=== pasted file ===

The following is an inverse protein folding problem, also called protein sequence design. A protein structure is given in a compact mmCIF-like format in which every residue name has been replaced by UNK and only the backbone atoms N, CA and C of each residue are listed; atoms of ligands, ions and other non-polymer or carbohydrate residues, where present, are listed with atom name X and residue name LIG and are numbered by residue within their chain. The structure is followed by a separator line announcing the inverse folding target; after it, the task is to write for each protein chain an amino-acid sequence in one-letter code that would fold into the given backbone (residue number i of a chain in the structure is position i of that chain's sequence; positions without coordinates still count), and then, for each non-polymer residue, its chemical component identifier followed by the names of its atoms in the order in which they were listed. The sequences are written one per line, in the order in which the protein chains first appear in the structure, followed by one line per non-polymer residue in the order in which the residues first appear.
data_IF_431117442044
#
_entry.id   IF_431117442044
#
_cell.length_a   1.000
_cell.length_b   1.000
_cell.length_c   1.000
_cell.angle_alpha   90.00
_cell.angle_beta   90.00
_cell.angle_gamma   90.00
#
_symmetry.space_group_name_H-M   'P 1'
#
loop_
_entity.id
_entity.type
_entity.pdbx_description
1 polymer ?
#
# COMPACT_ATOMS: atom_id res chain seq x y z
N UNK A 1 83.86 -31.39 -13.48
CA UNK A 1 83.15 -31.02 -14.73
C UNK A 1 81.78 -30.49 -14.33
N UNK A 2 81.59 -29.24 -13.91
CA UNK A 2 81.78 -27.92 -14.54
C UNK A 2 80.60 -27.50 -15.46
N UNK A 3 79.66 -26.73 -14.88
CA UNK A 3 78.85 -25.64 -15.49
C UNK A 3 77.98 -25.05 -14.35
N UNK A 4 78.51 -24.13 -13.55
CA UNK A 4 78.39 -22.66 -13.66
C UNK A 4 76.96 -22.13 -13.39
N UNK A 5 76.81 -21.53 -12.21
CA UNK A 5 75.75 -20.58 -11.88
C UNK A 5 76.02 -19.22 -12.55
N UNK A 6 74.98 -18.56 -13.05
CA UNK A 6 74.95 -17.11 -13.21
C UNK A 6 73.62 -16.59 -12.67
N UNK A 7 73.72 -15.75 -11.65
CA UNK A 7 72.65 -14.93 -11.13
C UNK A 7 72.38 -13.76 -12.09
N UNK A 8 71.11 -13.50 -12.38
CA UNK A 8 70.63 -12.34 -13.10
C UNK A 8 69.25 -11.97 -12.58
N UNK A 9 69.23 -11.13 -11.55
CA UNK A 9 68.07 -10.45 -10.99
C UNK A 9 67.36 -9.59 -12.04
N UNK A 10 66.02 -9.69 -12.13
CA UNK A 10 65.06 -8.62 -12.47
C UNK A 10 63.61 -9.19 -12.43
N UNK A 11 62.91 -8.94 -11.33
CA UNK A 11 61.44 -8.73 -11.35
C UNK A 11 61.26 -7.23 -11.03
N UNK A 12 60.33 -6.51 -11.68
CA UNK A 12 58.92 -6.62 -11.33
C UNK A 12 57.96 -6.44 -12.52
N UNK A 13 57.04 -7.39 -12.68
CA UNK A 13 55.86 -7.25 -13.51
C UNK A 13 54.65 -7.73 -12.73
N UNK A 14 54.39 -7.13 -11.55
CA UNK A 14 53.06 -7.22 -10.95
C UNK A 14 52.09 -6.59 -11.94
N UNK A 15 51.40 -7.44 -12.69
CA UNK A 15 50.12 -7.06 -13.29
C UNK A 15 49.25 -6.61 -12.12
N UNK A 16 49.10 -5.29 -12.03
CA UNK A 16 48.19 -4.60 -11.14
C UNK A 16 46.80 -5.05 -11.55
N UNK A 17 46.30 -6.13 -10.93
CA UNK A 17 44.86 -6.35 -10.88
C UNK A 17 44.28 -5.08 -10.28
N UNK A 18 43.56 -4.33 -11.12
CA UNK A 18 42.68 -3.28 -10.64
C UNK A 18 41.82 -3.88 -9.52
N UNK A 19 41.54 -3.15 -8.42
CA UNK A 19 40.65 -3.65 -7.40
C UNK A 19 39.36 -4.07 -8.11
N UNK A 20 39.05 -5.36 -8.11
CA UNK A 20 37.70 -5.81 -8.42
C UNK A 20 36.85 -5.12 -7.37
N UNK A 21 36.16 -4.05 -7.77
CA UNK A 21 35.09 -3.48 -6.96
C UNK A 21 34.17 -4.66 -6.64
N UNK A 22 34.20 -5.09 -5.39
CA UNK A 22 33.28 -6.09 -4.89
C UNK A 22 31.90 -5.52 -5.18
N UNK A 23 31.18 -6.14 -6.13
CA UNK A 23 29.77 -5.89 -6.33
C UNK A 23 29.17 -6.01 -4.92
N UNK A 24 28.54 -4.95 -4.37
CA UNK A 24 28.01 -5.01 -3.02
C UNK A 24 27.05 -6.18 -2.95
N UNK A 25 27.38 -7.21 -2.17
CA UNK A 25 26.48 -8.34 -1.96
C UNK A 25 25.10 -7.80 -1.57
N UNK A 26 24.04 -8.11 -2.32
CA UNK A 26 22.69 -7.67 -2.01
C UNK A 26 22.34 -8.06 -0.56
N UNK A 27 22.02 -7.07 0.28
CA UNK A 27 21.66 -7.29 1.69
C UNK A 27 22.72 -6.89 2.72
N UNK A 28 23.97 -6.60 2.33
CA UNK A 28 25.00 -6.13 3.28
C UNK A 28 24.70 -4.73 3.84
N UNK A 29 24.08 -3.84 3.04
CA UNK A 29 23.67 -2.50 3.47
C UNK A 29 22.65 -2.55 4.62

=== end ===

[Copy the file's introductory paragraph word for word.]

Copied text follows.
The following is an inverse protein folding problem, also called protein sequence design. A protein structure is given in a compact mmCIF-like format in which every residue name has been replaced by UNK and only the backbone atoms N, CA and C of each residue are listed; atoms of ligands, ions and other non-polymer or carbohydrate residues, where present, are listed with atom name X and residue name LIG and are numbered by residue within their chain. The structure is followed by a separator line announcing the inverse folding target; after it, the task is to write for each protein chain an amino-acid sequence in one-letter code that would fold into the given backbone (residue number i of a chain in the structure is position i of that chain's sequence; positions without coordinates still count), and then, for each non-polymer residue, its chemical component identifier followed by the names of its atoms in the order in which they were listed. The sequences are written one per line, in the order in which the protein chains first appear in the structure, followed by one line per non-polymer residue in the order in which the residues first appear.